Threading IntercalatorsThreading Intercalators.  Intercalators are flat molecules that slide between the base pairs of duplex DNA.  Studies during the 1980s showed that intercalators bearing two side chains could form intercalative complexes with DNA in which one side chain lies in the major groove and the other side chain lies in the minor groove.  Because it was topologically necessary for the side chains to "thread" through the DNA complex to achieve this geometry, these molecules were termed "threading intercalators."  To date, we have synthesized more than 50 compounds based on the naphthalene diimide and anthraquinone ring systems.  Our kinetic studies, in collaboration with Dr. W. David Wilson (Georgia State University) show that molecules as long as 18  and with diameters as large as 8.5  can thread through duplex DNA.  Detailed studies of the association and dissociation rate constants reveal that the association rate is a function of the size of the side chain, but that the dissociation rate has little dependence on the size of the side chain.  A recent study on a series of anthraquinones established the important of the length of the chain in controlling DNA binding.  Further work in this area involves studies of the kinetics of intercalators with only one side chain, to determine if the observed size effect is unique to threading intercalators or general.  Our series of compounds, with side chains graded both in size and hydrophobicity, provides an outstanding series with which to study the details of DNA binding.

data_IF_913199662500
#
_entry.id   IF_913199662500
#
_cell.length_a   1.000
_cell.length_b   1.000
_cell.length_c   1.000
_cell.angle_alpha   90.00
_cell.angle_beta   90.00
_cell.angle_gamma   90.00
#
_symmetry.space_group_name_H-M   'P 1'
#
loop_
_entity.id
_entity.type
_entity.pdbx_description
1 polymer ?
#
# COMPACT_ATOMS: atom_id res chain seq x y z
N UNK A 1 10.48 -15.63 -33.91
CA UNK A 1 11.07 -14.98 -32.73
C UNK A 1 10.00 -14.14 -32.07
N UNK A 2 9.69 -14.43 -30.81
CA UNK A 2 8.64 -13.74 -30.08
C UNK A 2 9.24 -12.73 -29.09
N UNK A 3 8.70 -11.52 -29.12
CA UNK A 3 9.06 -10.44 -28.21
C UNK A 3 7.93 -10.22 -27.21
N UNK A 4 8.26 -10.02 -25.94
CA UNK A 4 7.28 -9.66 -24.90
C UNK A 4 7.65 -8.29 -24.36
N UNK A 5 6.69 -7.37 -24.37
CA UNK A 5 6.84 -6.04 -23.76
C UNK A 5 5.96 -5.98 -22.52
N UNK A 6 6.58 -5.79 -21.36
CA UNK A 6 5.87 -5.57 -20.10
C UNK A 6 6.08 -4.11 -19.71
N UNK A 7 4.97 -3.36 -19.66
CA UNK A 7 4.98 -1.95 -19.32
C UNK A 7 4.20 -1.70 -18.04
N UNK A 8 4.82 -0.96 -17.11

Publications 2000 - present

Weiner, S. W., Cerpovitz, P. F., Dixon, D. W., Harden, D. B., Hobbs, D. S., and Gosnell, D. L. (2000).  RasMol and Mage in the undergraduate biochemistry curriculum.  J. Chem. Educ. 77, 401-406.

Genco, C. A. and Dixon, D. W. (2001).  Emerging strategies in microbial heme capture.  Mol. Microbiol. 39, 1-11.

Olczak, T., Dixon, D. W., and Genco, C. A. (2001).  Binding specificity of the Porphyromonas gingivalis hemoglobin and heme receptor HmuR, and its cooperation with gingipain K, a putative hemophore.  J. Bacteriol. 183, 5599-5608.

Vzorov, A. N., Dixon, D. W., Trommel, J. S., Marzilli, L. G., and Compans, R. W. (2002).  Inactivation of human immunodeficiency virus type 1 by porphyrins.  Antimicrob. Agents Chemother. 46, 3917-3925.

Chen-Collins, A. R. M., Dixon, D. W., Vzorov, A. N., Marzilli, L. G., and Compans, R. W. (2003).  Prevention of poxvirus infection by tetrapyrroles.  BMC Infect. Dis. 3, 9.

Vzorov, A. N., Marzilli, L. G., Compans, R. W., and Dixon, D. W. (2003).  Prevention of HIV-1 infection by phthalocyanines.  Antiviral Res. 59, 99-109.

Dixon, D. W., Gill, A. F., and Sook, B. R. (2004).  Characterization of sulfonated phthalocyanines by mass spectrometry and capillary electrophoresis.  J. Porph. Phthalo. 8, 1300-1310.

McKnight, R. E., Zhang, J., and Dixon, D. W. (2004).  Binding of a homologous series of anthraquinones to DNA.  Bioorg. Med. Chem. Lett. 14, 401-404.

Dixon, D. W., Gill, A. F., Giribabu, L., Vzorov, A. N., Alam, A. B., and Compans, R. W. (2005).  Sulfonated naphthyl porphyrins as agents against HIV.  J. Inorg. Biochem. 99, 813-821.

Liu, X. Y., Olczak, T., Guo, H. C., Dixon, D. W., and Genco, C. A. (2006).  Identification of amino acid residues involved in heme binding and hemoprotein utilization in the Porphyromonas gingivalis heme receptor HmuR.  Infect. Immun. 74, 1222-1232.

Vzorov, A. N., Bozja, J., Dixon, D. W., Marzilli, L. G., and Compans, R. W. (2007).  Parameters of inhibition of HIV-1 infection by anionic microbicides.  Antiviral Res. 73, 60-68.

Dixon, D. W. Duplex DNA binding of nonplanar metal chelates of cationic porphyrins, in "Synthetic and Biophysical Studies of DNA Binding Compounds" Singpost, in press.